My Heritage is Not a Problem in the Outdoors.

Guess what Leave No Trace (LNT) Principle I break when I celebrate my culture?⁠

It’s Principle 7. Be Considerate of Other Visitors.⁠

Are you scratching your head like me? ⁠

For our @LatinasWhoAdventure LNT episode, @takenbymistral we went through every principle line by line and discussed what it really means. It can be a bit vague here or there.⁠

“Heather, what the principal did you break?⁠

“Bright clothing and equipment, such as tents, that can be seen for long distances are discouraged. Especially in open natural areas, colors such as day-glow yellow may contribute to a crowded feeling; consider earth-toned colors (ie. browns and greens) to lessen visual impacts.”⁠

Did you know if you own any clothes or gear that are not earth-toned, that you are breaking a principle?⁠

When I read that paragraph, I felt attacked. Additionally, bright colors are great for safety purposes. ⁠

I want to be easily spotted in case something happens. I want to be visible.⁠

Additionally, the love for colors for my Mexican Heritage has been around since the Aztecs and Mayans. How can it all of a sudden be a problem? Is this a Westernized principle? ⁠

Hello, mother nature speaks to us in colors.⁠

All I have to say is: My heritage, ancestry, culture are beautiful. My safety as a solo Latina hiker comes first. It is not a problem. I am not the problem.⁠

To further add, I call this gatekeeping and assimilation too because it encourages people to buy new clothing (some people do not have the funds) and to dress like one another.⁠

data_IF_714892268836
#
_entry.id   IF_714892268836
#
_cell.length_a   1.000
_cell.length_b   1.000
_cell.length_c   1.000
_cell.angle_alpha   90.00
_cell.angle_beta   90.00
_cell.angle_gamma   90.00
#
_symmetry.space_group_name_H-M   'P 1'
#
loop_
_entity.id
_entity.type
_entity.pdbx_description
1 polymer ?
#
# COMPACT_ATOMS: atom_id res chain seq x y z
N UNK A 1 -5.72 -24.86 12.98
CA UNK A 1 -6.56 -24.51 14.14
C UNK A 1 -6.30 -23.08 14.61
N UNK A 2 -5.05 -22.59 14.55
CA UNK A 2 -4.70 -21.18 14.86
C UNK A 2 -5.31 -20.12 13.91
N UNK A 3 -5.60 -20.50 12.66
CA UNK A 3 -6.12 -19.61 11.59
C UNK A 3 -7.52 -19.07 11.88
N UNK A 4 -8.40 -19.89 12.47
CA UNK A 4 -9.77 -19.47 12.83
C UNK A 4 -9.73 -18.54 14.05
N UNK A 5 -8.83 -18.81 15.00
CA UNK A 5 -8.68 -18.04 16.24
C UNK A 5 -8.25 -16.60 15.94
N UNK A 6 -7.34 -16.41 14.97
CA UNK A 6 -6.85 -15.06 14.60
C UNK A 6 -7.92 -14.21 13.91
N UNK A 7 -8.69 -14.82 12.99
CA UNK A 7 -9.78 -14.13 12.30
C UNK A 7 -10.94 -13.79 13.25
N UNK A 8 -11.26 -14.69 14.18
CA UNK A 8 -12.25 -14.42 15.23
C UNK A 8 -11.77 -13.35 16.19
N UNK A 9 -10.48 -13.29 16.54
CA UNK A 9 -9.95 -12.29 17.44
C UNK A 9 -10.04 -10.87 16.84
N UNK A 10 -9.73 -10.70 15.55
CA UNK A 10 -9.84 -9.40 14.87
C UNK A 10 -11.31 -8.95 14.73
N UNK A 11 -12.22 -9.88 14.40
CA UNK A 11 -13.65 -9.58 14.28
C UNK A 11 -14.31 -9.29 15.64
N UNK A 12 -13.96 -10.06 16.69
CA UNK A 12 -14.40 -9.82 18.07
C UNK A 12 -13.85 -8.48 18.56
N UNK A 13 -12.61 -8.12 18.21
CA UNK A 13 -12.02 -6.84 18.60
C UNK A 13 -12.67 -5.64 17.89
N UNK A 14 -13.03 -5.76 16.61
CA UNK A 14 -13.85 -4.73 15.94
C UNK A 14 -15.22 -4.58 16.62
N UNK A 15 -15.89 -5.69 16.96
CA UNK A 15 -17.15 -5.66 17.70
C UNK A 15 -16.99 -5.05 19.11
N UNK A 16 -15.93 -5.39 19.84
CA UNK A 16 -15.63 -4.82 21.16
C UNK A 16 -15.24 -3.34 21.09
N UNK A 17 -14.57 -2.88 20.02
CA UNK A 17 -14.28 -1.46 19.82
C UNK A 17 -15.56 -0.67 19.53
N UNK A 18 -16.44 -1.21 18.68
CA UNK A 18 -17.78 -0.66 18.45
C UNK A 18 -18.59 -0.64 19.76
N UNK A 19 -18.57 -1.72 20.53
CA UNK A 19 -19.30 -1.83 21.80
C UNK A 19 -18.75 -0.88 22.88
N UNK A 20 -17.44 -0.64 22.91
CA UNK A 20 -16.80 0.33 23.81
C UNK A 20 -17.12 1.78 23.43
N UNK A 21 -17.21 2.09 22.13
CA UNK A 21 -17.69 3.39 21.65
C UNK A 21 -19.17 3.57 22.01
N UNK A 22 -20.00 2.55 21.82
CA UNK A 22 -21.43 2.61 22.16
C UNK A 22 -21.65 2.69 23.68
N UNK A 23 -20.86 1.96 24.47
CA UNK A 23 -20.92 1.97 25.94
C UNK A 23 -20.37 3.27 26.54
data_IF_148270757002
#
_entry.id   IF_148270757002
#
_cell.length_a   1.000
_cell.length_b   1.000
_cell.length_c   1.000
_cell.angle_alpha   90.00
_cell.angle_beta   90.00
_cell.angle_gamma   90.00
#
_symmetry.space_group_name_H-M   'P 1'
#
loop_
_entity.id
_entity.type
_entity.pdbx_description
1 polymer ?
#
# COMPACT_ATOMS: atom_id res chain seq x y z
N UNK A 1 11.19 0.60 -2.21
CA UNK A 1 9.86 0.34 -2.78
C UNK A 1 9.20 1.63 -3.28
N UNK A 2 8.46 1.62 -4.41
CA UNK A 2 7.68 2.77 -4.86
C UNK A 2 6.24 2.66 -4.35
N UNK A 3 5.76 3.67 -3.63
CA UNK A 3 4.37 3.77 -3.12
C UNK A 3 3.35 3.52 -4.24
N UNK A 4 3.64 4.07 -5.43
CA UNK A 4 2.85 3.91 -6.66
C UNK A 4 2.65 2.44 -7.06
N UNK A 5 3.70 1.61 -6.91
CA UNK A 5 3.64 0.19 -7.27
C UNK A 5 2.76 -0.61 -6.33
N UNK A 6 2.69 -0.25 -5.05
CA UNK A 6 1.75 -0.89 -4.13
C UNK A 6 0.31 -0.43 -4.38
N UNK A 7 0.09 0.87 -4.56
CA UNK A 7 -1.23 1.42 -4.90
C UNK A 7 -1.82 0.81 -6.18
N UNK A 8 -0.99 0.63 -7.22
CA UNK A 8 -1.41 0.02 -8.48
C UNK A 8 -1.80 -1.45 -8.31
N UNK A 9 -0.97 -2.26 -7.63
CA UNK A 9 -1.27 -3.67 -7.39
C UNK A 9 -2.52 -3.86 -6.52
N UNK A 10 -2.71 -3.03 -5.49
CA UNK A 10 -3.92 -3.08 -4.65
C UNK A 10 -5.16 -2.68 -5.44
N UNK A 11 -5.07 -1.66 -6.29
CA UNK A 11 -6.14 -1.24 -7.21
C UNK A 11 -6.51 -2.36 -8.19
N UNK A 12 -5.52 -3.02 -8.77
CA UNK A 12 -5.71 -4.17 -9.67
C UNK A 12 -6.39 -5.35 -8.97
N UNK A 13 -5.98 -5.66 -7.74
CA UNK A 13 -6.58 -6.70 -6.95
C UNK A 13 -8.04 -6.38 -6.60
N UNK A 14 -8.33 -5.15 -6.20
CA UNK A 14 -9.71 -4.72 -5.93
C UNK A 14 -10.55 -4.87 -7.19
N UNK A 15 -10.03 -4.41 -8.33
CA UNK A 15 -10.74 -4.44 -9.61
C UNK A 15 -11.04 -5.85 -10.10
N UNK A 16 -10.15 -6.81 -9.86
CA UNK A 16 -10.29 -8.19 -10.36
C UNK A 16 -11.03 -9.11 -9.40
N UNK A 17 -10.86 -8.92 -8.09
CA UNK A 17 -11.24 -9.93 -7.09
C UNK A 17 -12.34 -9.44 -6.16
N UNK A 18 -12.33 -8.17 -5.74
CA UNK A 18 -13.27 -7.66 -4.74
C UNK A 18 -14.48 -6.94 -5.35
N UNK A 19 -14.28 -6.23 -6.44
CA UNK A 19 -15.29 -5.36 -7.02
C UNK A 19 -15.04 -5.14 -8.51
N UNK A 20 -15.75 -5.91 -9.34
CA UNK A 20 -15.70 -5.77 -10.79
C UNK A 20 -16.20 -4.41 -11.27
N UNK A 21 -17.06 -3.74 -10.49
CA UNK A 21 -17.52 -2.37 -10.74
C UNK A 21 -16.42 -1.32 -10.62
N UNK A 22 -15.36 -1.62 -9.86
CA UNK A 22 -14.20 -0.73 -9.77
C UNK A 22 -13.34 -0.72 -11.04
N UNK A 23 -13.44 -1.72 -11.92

What are your thoughts about this topic?

Part 1:

Did you know one way how I show my Mexican Pride is my love for vibrant colors?

This color culture dates back to pre-Columbian times, we’re talking about the Mayans and Aztecs. It ⁠

These colors were created from plants, insects, and minerals. It was used to paint murals, pyramids, and palaces. It was found in textiles⁠

The hues were brighter than what was know, and the Spanish loved the bright red textiles, which they discovered derived from the prickly cactus, and took it back home. Turns out it was the bugs (cochineal) that had the die, not the plant 😬😂. Inside that shell contains the bright red dye, which you need to scrape off and dry it. ⁠

Another fun fact: Did you know the Maya had invented a resilient and brilliant blue centuries before their land was colonized and their resources exploited?

Super cool information, right?

FTW I am not a historian, so if anyone wants to add more information or correct me, please do. I tried to keep it brief to avoid historical errors. LOL.⁠

And it totally sucks how my culture and love for colors is a problem in the outdoor industry and now we are being told what to wear on stolen land and now it breaks a LNT principle? GTFO! Checkout our @LatinasWhoAdventure LNT Podcast episode for our full length discussion, we have an entire rant there.

Leave a Reply